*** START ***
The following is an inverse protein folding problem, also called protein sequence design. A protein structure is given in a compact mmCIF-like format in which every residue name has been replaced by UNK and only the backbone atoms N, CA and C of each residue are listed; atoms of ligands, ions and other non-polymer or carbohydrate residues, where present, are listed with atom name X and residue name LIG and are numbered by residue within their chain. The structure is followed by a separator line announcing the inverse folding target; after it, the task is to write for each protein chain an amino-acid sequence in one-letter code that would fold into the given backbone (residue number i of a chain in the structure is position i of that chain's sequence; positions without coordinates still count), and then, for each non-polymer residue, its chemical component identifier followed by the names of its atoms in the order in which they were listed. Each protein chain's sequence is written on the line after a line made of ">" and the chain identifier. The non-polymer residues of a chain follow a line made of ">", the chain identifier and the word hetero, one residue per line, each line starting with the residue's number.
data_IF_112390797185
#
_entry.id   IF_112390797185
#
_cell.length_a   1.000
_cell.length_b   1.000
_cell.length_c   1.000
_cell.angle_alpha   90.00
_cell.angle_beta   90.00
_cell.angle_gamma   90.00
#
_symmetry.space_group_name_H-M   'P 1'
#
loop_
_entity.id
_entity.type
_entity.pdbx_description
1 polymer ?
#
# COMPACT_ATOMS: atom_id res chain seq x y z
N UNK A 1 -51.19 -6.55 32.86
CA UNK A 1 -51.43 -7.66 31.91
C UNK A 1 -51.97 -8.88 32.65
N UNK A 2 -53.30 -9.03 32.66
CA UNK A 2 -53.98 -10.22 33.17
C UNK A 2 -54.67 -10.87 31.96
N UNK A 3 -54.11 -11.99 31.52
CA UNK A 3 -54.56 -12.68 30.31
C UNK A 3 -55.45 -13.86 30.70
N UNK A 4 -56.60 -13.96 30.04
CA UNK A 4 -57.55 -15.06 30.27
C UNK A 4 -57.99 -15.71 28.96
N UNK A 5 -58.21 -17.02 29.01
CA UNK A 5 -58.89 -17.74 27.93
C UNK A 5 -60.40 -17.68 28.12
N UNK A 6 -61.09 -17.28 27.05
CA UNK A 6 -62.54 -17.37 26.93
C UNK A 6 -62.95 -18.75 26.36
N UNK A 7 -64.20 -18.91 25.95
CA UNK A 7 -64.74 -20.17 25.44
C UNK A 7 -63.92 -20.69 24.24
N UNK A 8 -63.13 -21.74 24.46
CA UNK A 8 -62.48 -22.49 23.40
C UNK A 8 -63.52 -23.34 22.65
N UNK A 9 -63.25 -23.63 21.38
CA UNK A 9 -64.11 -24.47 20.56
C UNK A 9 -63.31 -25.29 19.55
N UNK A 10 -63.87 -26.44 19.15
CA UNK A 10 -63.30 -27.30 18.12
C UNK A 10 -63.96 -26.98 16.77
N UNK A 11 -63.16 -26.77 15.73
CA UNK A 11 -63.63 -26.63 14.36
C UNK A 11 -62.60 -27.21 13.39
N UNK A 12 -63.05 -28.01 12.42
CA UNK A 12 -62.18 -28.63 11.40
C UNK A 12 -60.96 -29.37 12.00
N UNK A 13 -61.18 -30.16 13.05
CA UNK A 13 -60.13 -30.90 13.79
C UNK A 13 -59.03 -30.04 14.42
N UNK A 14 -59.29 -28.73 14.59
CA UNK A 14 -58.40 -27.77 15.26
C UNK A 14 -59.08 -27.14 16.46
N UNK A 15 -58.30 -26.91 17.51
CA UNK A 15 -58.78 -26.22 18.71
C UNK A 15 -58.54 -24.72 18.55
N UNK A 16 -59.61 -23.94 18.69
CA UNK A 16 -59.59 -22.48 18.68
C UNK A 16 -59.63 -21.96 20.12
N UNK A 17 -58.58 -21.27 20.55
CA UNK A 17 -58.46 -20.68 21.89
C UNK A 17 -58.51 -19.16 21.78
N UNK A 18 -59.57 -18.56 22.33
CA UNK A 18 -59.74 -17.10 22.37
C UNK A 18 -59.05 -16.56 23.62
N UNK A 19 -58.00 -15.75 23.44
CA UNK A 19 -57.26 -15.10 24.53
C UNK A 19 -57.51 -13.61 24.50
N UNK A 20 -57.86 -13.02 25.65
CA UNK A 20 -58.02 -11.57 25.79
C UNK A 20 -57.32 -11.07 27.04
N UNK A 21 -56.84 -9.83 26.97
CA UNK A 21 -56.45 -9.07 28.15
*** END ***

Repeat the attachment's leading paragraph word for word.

The following is an inverse protein folding problem, also called protein sequence design. A protein structure is given in a compact mmCIF-like format in which every residue name has been replaced by UNK and only the backbone atoms N, CA and C of each residue are listed; atoms of ligands, ions and other non-polymer or carbohydrate residues, where present, are listed with atom name X and residue name LIG and are numbered by residue within their chain. The structure is followed by a separator line announcing the inverse folding target; after it, the task is to write for each protein chain an amino-acid sequence in one-letter code that would fold into the given backbone (residue number i of a chain in the structure is position i of that chain's sequence; positions without coordinates still count), and then, for each non-polymer residue, its chemical component identifier followed by the names of its atoms in the order in which they were listed. Each protein chain's sequence is written on the line after a line made of ">" and the chain identifier. The non-polymer residues of a chain follow a line made of ">", the chain identifier and the word hetero, one residue per line, each line starting with the residue's number.